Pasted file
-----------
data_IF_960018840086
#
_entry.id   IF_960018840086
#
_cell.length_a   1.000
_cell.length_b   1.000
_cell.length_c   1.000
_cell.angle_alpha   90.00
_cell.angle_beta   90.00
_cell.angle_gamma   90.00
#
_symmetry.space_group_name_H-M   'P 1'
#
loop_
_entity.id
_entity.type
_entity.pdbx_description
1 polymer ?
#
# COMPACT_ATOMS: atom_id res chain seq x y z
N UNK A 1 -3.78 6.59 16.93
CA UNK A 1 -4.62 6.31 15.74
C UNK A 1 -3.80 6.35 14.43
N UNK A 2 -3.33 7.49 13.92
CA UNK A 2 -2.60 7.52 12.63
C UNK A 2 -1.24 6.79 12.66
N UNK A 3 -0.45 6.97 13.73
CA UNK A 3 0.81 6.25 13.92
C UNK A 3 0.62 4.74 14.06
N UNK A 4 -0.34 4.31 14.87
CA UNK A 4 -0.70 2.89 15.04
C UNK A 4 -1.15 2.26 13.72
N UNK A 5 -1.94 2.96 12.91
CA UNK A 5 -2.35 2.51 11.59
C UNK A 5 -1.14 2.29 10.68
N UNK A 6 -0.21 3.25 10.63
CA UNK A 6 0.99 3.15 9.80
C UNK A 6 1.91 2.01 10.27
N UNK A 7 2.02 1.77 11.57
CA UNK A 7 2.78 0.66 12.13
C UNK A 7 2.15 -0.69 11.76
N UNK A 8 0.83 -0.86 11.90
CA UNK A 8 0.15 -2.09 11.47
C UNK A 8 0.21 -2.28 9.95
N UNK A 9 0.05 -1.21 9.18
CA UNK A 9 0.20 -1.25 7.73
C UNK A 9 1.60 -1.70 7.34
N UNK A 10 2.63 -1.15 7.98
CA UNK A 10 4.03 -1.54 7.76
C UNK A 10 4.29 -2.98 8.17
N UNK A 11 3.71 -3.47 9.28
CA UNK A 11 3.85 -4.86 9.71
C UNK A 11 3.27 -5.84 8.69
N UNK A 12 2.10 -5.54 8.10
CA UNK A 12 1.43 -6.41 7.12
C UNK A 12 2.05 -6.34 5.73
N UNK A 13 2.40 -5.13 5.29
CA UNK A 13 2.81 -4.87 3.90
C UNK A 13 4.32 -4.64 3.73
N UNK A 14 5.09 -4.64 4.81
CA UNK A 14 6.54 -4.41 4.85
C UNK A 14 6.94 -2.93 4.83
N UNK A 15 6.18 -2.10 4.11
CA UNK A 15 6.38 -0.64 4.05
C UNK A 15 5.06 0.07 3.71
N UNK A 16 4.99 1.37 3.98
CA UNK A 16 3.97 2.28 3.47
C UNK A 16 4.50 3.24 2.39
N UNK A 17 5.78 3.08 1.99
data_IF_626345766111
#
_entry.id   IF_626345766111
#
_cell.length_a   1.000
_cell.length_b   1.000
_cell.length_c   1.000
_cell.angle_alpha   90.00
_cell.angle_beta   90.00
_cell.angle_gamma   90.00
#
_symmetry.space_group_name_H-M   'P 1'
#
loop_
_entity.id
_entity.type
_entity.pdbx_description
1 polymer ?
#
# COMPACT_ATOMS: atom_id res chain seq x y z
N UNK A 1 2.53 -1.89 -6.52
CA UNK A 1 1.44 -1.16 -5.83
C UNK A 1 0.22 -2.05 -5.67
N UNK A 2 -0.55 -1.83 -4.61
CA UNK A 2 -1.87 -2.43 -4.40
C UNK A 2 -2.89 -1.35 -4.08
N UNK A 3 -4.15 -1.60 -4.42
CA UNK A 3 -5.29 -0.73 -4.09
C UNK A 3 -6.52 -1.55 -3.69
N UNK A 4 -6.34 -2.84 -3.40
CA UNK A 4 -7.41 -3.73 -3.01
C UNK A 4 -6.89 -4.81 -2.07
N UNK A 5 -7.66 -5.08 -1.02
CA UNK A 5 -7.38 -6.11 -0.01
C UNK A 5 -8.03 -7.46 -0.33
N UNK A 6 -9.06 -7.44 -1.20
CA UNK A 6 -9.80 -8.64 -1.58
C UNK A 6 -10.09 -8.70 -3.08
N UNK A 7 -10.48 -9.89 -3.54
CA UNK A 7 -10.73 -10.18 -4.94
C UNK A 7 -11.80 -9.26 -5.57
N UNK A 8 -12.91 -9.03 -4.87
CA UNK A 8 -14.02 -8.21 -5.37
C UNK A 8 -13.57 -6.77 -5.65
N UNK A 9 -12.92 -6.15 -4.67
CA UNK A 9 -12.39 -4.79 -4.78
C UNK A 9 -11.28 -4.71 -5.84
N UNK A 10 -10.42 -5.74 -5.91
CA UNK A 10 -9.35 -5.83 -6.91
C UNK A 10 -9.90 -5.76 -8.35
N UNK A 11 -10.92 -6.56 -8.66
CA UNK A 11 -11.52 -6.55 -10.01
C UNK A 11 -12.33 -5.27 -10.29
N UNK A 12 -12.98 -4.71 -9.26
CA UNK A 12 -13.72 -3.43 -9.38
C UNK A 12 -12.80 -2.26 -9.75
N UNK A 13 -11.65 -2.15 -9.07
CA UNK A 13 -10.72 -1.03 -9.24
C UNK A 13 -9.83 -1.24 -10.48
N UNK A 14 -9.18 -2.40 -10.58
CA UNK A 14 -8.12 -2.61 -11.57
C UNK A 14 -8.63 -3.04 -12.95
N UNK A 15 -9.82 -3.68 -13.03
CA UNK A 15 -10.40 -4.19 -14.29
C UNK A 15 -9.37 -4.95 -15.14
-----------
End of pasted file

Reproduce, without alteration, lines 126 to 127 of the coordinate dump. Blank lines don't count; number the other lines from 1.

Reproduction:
N UNK A 13 -11.65 -2.15 -9.07
CA UNK A 13 -10.72 -1.03 -9.24